I feel like I’ve hit the family jackpot. I can be happy with the people I love best in the world, who love me best. We take care of each other. And the pressure is off, I can date or not date, and it has absolutely zero effect on my long-term family plans. I can have the best of both worlds–a loving, reliable family, and I can still sleep with cute, feckless young men on the side, if the opportunity arises.

I know another family trio, a polyamorous family, who are equally happy. And of course, middle-class white people are quite late to the party when it comes to non-nuclear family structures. The essential role of extended family in African-American communities, including family who are not blood kin, such as othermothers, is well documented. I first ran across the concept of othermothers in the work of Patricia Hill Collins, I believe Black Feminist Thought. And numerous cultures, including Native American ones, build family with and around people and relatives white people would term “extended” family.

These families are real and effective in doing all that families do–caring for each other, supporting each other, fighting with each other, raising children if children there be. But, like same-sex marriage in most of the US until the past couple years, they have no legal protections. People with resources and knowledge and money can see a lawyer and draw up a number of documents, none of which are iron-clad–co-parenting agreements, wills, stand-by guardianships, health-care proxies. But there is no recognized way to make somebody part of your family unless you marry them or adopt them. Even if you are family, there is no way for say, a sister and brother to legally protect a primary family they choose to make together. Why? We do we base our standard of family on sexual relationships between two people not otherwise related? Yes, reworking our definition of family would require reworking lots of things–how we apportion health insurance, for instance. But so what? The way we apportion health insurance in this country is pretty stupid anyway. What makes sexual/romantic relationships so special that they deserve recognition available to no other kinds of relationships? Or, to put it another way, what makes my decade-long bond with my best friend so much less deserving? If love, as we have said, makes a family, why are we making invidious distinctions among types of love and family bonds?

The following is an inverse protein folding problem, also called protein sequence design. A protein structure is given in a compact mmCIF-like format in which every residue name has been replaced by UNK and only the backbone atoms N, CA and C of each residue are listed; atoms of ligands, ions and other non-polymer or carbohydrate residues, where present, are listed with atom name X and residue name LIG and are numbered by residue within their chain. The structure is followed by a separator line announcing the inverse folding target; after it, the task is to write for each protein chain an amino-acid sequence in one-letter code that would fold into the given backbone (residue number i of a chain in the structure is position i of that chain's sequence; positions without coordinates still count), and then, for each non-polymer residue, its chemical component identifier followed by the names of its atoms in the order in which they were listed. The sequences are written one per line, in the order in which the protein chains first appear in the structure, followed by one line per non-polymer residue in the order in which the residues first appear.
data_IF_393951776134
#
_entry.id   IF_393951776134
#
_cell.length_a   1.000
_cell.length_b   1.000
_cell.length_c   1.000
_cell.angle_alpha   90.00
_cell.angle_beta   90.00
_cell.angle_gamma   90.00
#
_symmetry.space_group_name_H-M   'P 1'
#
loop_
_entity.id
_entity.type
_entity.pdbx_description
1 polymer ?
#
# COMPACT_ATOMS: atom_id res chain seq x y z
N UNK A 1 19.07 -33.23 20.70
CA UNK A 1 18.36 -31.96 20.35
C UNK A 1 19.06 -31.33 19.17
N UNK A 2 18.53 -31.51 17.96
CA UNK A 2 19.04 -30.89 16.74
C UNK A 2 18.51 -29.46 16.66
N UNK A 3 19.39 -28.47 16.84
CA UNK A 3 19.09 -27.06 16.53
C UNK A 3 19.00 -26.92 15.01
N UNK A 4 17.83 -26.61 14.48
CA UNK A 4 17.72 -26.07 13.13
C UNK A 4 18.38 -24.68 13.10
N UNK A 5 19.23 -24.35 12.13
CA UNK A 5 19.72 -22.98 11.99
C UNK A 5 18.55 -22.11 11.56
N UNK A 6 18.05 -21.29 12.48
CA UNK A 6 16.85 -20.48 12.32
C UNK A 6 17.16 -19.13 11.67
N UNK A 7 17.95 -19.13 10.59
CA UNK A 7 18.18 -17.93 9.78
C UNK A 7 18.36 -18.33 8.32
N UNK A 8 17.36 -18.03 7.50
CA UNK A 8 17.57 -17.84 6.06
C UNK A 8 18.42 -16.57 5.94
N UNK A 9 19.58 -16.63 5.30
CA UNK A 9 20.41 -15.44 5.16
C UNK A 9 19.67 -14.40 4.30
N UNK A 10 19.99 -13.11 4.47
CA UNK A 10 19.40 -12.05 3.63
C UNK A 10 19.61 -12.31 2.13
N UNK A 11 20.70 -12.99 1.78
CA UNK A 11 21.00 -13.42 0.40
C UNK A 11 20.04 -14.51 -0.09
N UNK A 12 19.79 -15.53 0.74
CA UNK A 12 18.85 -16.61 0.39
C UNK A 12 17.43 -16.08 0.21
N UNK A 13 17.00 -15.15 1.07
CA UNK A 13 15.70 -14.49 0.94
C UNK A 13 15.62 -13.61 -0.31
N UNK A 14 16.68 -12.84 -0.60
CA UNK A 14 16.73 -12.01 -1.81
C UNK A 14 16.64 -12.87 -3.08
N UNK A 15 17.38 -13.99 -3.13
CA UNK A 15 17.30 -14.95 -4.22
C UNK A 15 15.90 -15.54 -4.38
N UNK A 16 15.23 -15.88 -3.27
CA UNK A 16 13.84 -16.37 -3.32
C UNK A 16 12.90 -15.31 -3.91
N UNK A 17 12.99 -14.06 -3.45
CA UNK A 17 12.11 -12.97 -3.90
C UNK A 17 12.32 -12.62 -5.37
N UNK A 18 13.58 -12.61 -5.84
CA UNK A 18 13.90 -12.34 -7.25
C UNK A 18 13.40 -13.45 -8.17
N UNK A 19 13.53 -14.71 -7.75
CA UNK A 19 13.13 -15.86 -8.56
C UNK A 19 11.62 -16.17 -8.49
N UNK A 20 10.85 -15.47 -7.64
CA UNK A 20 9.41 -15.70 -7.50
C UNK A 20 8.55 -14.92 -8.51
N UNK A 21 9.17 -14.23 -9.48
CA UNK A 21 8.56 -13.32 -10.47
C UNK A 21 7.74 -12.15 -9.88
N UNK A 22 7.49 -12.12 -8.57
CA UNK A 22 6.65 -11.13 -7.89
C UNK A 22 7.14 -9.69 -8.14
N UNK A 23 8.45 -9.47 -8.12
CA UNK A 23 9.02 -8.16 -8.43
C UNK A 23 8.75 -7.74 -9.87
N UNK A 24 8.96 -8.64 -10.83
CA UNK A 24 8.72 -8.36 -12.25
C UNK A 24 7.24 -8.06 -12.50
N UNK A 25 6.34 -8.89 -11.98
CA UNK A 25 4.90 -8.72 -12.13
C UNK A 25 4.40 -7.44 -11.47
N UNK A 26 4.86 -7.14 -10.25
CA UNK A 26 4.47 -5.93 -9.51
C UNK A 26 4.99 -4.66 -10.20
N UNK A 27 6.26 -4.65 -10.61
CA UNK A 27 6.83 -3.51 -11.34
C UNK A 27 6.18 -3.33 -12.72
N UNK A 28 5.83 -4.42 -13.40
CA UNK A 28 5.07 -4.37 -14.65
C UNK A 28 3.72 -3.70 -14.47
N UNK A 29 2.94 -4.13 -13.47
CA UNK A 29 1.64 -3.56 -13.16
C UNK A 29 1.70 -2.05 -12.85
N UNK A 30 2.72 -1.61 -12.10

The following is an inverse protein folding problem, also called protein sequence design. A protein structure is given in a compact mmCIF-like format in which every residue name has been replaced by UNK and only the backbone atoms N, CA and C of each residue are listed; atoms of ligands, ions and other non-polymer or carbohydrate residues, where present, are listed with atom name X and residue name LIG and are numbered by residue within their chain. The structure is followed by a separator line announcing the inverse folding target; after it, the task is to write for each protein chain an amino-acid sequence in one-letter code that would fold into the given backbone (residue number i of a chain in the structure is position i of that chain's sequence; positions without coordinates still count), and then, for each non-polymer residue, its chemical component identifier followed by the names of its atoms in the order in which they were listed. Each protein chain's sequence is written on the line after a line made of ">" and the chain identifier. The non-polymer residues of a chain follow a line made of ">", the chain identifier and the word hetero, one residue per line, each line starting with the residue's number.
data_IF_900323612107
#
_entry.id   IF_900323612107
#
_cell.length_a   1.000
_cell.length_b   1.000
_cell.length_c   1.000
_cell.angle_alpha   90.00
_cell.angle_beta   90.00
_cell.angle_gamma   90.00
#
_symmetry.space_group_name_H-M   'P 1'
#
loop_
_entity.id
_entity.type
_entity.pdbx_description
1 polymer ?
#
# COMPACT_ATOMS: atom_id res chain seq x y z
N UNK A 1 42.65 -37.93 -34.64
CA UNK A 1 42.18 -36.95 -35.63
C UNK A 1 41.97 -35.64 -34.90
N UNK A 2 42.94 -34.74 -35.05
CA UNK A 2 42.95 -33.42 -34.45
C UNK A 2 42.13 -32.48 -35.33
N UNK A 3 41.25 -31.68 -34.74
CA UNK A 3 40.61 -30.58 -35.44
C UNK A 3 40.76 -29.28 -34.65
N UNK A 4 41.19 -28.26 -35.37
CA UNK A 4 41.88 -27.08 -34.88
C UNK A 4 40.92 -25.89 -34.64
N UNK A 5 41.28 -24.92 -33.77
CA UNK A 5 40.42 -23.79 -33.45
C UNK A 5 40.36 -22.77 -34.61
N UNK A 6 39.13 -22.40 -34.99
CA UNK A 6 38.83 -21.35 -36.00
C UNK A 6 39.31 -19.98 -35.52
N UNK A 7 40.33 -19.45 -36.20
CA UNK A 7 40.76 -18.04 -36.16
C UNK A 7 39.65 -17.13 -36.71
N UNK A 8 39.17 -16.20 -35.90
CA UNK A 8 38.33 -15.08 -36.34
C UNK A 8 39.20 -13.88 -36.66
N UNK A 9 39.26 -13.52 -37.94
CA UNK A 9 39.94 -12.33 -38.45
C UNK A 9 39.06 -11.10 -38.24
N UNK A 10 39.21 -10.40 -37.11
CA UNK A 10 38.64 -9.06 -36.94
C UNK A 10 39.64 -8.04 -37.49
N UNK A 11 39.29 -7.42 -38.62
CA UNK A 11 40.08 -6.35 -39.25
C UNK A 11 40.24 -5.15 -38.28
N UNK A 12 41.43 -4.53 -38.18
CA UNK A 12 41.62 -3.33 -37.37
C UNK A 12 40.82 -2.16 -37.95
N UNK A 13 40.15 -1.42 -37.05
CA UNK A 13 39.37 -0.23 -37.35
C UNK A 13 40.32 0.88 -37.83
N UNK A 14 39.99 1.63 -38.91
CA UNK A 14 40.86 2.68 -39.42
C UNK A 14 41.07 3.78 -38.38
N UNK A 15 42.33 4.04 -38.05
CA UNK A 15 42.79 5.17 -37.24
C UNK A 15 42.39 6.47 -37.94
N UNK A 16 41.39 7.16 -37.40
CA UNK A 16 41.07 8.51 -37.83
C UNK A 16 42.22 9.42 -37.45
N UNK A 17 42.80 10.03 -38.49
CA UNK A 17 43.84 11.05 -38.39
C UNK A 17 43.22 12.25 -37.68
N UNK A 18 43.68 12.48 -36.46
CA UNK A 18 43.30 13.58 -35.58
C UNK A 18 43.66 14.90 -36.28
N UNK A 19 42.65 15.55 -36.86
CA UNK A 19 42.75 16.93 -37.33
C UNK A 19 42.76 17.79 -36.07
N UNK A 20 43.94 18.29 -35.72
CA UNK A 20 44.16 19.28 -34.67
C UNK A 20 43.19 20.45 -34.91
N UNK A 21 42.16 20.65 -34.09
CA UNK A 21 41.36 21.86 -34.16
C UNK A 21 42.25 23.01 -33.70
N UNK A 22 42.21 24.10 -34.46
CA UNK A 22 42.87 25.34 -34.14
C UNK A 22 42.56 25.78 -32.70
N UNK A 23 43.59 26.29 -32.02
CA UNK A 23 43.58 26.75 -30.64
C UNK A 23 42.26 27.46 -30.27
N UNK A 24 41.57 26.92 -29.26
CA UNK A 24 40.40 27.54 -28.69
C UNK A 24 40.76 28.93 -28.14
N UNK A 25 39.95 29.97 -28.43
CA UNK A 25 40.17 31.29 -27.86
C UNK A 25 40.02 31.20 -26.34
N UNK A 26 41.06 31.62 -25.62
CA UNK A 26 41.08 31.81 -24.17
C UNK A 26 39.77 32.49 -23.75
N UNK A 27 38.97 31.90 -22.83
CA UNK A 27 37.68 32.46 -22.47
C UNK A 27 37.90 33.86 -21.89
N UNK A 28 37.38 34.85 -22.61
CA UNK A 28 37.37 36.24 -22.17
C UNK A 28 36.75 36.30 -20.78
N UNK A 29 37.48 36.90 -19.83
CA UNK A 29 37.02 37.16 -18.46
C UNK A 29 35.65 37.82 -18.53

Pope Francis to childfree couples: Even your dogs suck

For all of the misogyny inherent to the Catholic church (and evangelical and conservative Christianity in general), newbie Pope Francis has gotten a lot of attention for his (relatively) more progressive views and policies in his year of service. And yet. On Monday, Il Papa celebrated Mass with a group of 15 lengthily married couples to celebrate their marital milestones and deride those selfish, fruitless couples who would rather have pets and vacation homes than kids.

A big day for marriage equality in Oregon and Utah

On Monday, a federal judge threw out Oregon’s ban on same-sex marriage, on the basis that the state’s marriage laws violate the Equal Protection Clause of the 14th Amendment. The judge put his ruling into effect immediately, and couples began marrying across Oregon immediately after that, having lined up outside courthouses around the state in anticipation of the ruling. Also on Monday, a federal judge ordered that Utah recognize 1,200 same-sex marriages performed after the state’s same-sex marriage ban was overturned, but before the U.S. Supreme Court issued a stay on the original ruling. Monday was a big day for love.